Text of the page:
me to think of leaving the country." In the film's opening sequence,
Kiarostami explains to the headmaster of the school where he wants to
film: "I've had problems helping my son with his homework... That's
why I decided to bring my cameras here, to find out whether it's just
my son's problem or if it has something to do with the actual education
system." Some critics took the film as a denunciation of Iran's
repressive and disciplinarian education system. But it was also informed
by Kiarostami's own memories of school which, he admitted in one interview
"are still traumatic".
Near the end of Homework, Kiarostami films pupils standing in serried
ranks in a playground chanting a prayer, which breaks down as the increasingly
distracted children start playing around while continuing to recite,
thereby undermining the massed display of religiosity. Kiarostami cut
the soundtrack to this scene after complaints from religious groups
angered that the recital of the prayer was robotic and ultimately not
very devout. In the final sequence, Kiarostami interviews a boy and
asks him to recite another prayer for the camera, which he does, followed
by a freeze-frame of his face that ends the film. The two juxtaposed
prayers in Homework lead me to ask Kiarostami if he has religious faith.
"I can't answer this," he says. "I think religion is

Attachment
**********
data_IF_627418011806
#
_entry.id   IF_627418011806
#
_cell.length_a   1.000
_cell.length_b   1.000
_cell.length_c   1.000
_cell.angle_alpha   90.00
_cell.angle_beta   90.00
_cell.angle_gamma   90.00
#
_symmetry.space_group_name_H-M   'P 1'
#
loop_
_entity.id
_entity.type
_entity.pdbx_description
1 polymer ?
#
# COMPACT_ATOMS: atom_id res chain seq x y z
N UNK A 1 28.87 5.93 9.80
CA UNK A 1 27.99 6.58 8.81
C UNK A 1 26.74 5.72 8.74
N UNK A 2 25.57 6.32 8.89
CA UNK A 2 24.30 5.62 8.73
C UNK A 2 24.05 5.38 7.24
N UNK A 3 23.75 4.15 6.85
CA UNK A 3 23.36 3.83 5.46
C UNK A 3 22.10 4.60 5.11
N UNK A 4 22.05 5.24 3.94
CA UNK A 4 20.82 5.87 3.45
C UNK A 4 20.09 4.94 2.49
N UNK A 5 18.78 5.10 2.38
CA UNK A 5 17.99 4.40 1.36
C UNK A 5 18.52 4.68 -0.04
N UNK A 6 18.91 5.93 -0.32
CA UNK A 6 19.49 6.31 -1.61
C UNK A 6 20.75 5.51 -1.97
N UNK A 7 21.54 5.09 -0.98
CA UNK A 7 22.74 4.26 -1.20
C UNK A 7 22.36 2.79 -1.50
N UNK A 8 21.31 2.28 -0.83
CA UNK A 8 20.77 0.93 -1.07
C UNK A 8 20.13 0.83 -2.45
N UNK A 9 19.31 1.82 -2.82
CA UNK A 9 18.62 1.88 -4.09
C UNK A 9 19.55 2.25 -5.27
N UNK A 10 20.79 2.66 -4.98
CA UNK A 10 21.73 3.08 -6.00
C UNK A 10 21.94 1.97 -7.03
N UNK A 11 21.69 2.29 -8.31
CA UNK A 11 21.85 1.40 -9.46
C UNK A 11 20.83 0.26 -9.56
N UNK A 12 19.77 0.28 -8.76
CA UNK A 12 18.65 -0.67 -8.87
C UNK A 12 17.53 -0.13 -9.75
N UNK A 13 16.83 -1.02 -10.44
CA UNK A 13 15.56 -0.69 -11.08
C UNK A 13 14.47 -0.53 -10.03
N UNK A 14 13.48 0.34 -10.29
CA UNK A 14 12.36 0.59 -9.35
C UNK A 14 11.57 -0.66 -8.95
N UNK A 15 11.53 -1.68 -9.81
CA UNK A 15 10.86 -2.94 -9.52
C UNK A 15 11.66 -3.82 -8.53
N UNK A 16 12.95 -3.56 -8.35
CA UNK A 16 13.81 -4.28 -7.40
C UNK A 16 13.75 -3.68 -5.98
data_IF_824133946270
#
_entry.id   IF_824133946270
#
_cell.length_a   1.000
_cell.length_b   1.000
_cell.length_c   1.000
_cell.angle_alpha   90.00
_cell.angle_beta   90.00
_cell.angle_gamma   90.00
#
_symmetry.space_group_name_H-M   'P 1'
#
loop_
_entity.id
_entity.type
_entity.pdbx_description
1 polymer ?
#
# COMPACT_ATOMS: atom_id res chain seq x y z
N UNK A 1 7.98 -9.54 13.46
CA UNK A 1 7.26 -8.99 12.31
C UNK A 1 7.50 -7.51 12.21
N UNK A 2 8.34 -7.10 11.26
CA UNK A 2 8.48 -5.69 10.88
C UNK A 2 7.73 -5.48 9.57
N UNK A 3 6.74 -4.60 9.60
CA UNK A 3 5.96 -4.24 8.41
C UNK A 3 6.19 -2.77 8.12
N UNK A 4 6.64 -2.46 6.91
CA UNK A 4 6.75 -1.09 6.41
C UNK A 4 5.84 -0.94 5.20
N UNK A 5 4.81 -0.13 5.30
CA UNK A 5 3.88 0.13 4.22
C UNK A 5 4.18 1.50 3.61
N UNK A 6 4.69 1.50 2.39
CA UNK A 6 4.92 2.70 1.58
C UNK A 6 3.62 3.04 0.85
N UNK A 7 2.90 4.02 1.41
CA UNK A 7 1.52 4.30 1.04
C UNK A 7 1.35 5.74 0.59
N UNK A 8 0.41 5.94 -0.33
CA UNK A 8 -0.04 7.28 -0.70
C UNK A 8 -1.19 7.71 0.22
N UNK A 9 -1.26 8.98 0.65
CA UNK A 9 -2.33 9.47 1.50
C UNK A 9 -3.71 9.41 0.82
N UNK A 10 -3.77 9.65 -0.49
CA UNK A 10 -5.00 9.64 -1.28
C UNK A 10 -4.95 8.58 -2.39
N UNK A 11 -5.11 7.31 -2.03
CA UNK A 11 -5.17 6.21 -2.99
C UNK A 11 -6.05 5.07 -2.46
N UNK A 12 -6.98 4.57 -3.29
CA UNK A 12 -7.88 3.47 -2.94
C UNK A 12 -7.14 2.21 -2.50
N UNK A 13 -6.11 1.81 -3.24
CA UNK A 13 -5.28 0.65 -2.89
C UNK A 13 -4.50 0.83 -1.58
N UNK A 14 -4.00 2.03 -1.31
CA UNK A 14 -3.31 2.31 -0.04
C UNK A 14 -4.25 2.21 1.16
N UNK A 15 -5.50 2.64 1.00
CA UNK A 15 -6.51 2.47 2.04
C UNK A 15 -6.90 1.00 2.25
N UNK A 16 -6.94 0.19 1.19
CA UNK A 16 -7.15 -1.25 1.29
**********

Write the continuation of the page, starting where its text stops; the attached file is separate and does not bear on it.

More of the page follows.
very personal and the tragedy for our country is that the personal aspect
has been destroyed. It would be the easiest thing in the world for me
to say that I am religious, but I won't. This most personal aspect of
our lives has become the tool of the government's power. The value of
people is equated with their religiosity."
Homework was initially banned for three years in Iran, and subsequently
only screened for adults. "After I made Homework I was forced to
leave Kanun because they disagreed with the film," he says. In
1990, though, he made Close-Up and so began a decade when he would become
the darling of cinephiles around the world. In the autumn of 1989, Kiarostami
had read a bizarre magazine story about an unemployed print worker who
had divorced and had very little contact with his little boy. The man
had been jailed after impersonating his idol, Iranian film director
Mohsen Makhmalbaf, seemingly for dubious motives. Kiarostami decided
to recreate the events on film - amazingly using the real-life protagonists
(he has for many years enjoyed using non-professional actors). He enlisted
Makhmalbaf's support and then the two directors visited the impostor,
Hossein Sabzian, in jail and secured his participation.
Kiarostami went about recreating the events that led to Sabzian's arrest.
Sabzian's deception had begun on a bus, where he found himself sitting
next to a woman reading a copy of the script of one of Makhmalbaf's
most popular films, The Cyclist. He passed himself off to her as the
director and was invited back to her comfortable home where she and
the rest of her family (also fans of Makhmalbaf) were delighted to learn
that he intended to make part of his next film with their co-operation.
But their suspicions were later aroused and the police were called to
arrest the impostor. Kiarostami managed to secure the agreement of the
judge (another Makhmalbaf devotee) to film the trial, where Sabzian